Words: Shamim de Brún
It’s been a big week for milk. Supermarket chains Lidl Ireland and Supervalu led the charge with ten-cent and unspecified price cuts, respectively, for a two-litre container of milk. Tesco and Aldi are due to cut their prices in the coming days.
It’s a welcome reprieve for shoppers who’ve been feeling the squeeze. Milk prices had risen by a staggering twenty-four per cent over the past year, according to the Central Statistics Office. But while some customers are revelling in the savings, Irish farmers are expressing concern. The Irish Farmers’ Association (IFA) has warned that a milk price war among supermarkets could threaten the long-term sustainability of fresh milk production in Ireland.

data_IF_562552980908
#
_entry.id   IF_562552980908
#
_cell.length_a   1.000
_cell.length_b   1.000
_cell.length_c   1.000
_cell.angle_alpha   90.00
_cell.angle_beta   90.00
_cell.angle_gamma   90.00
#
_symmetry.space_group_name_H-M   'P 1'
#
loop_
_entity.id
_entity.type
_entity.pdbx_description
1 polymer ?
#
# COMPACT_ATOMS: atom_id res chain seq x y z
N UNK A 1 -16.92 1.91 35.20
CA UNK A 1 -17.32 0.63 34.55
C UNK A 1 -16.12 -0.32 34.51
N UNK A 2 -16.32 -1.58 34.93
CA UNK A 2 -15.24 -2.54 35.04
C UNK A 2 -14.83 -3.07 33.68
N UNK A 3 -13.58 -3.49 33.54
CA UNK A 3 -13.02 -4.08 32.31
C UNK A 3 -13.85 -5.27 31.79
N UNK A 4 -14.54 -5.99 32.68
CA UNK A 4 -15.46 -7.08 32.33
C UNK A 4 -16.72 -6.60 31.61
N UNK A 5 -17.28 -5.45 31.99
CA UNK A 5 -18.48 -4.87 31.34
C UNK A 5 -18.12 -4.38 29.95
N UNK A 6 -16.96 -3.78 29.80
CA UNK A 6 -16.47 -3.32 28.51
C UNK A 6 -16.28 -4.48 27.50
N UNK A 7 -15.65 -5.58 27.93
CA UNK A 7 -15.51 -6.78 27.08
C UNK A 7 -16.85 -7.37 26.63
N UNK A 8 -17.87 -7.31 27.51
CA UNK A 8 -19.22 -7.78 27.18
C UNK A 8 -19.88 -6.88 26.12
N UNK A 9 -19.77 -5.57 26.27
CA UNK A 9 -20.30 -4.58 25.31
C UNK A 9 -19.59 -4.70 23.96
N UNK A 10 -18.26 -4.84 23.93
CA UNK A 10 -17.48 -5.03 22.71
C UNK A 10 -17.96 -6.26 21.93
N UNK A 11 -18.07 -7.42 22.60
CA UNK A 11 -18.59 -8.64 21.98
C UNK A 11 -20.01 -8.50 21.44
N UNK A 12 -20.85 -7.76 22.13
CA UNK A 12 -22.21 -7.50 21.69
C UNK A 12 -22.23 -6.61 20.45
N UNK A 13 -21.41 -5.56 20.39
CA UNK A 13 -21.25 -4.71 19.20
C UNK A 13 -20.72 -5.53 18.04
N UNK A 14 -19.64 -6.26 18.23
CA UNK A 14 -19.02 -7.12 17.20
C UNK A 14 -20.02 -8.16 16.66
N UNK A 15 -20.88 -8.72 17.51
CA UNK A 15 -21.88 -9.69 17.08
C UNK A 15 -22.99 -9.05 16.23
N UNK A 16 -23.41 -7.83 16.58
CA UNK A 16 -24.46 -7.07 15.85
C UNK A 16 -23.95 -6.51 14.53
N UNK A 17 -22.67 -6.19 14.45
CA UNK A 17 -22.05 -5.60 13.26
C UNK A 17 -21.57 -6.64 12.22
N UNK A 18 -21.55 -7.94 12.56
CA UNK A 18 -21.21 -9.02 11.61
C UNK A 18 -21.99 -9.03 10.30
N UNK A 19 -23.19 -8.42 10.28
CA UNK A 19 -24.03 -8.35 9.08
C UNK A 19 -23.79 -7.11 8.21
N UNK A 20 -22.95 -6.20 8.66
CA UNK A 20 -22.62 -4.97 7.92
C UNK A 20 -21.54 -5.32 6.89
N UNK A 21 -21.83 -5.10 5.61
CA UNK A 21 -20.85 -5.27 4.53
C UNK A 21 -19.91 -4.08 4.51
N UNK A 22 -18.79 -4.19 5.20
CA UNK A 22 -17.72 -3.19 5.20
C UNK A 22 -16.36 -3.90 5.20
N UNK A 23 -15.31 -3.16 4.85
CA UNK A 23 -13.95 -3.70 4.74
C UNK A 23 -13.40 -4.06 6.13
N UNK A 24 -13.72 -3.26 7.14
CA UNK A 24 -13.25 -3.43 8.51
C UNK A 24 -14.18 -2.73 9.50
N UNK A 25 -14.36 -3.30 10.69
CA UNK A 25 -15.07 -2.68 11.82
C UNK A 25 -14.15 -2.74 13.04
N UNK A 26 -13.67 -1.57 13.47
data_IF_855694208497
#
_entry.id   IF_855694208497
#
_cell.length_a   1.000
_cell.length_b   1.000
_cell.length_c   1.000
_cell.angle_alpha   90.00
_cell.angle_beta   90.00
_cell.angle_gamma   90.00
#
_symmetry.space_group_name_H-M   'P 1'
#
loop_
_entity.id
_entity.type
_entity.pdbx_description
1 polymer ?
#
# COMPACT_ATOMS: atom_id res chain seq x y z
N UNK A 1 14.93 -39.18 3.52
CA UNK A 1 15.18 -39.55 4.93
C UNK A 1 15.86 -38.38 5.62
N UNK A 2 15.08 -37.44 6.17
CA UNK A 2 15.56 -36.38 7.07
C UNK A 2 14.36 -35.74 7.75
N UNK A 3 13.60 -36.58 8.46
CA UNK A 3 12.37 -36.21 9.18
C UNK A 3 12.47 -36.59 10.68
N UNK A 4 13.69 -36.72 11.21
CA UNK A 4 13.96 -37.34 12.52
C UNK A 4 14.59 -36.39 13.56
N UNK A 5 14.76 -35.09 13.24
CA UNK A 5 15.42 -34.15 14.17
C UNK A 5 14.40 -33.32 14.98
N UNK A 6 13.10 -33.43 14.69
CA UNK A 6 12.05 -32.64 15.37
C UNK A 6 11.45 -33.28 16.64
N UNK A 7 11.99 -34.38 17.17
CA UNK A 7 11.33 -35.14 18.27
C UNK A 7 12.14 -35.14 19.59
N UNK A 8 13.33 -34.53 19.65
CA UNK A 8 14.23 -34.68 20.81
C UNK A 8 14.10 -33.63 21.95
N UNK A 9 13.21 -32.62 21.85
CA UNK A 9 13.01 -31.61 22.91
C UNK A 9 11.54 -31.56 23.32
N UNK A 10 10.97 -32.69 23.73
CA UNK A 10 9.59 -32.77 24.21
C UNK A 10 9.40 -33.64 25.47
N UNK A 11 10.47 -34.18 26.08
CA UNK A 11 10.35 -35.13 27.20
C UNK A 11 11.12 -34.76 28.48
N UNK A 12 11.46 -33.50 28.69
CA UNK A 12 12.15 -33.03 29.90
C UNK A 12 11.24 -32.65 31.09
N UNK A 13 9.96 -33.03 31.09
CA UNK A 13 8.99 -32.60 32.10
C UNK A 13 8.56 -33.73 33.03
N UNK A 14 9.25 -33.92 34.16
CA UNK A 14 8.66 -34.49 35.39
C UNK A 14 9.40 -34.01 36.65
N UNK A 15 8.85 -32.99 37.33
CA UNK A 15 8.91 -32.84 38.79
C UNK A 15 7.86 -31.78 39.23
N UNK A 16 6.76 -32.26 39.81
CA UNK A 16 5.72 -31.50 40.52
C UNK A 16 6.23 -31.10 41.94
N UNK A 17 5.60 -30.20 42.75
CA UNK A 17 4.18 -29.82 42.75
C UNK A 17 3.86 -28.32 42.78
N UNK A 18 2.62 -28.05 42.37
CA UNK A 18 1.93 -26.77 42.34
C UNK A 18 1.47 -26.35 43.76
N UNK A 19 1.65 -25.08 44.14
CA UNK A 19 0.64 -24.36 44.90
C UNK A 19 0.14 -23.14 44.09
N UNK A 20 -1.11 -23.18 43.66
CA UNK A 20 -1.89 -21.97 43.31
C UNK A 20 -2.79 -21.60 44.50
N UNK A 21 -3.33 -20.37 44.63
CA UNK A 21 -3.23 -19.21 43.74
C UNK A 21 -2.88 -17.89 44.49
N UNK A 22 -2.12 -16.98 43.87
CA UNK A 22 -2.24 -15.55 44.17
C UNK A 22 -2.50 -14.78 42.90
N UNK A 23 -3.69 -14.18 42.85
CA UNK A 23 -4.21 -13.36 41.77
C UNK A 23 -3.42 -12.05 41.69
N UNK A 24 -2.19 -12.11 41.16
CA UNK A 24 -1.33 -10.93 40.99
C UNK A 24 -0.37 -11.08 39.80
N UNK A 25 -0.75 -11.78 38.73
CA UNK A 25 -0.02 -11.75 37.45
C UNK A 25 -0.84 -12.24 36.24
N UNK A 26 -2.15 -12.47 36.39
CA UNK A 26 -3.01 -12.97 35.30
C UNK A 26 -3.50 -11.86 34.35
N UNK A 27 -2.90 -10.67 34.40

Keith O’Boyle, a representative for the IFA, thinks there needs to be more “common sense” in addressing the costs of milk production. He doubts that supermarkets and retailers will take a financial hit when they drop the price of milk. O’Boyle believes that history will show that they “always” pass it back to the primary producer, i.e., the farmer. “Unfortunately, it is the farmer that milks cows all year round that is ultimately going to be the loser in this,” he said. Adding that costs on the farm have risen “outrageously.”
Labour finance and enterprise spokesperson Ged Nash agrees. He described the price cuts as a “tacit acceptance that Irish consumers are being ripped off.” He thinks that supermarkets need to commit to meaningful price reductions across the range of products that they’re selling. After all, if they can drop the price of milk, why not reduce the price of other groceries that are ripping people off?
It remains to be seen whether this move will spur more meaningful price reductions across the grocery sector. Or whether it’s just a one-off publicity stunt. Only time will tell.
Elsewhere on CHAR: These are the 4 best early birds in Dublin under €30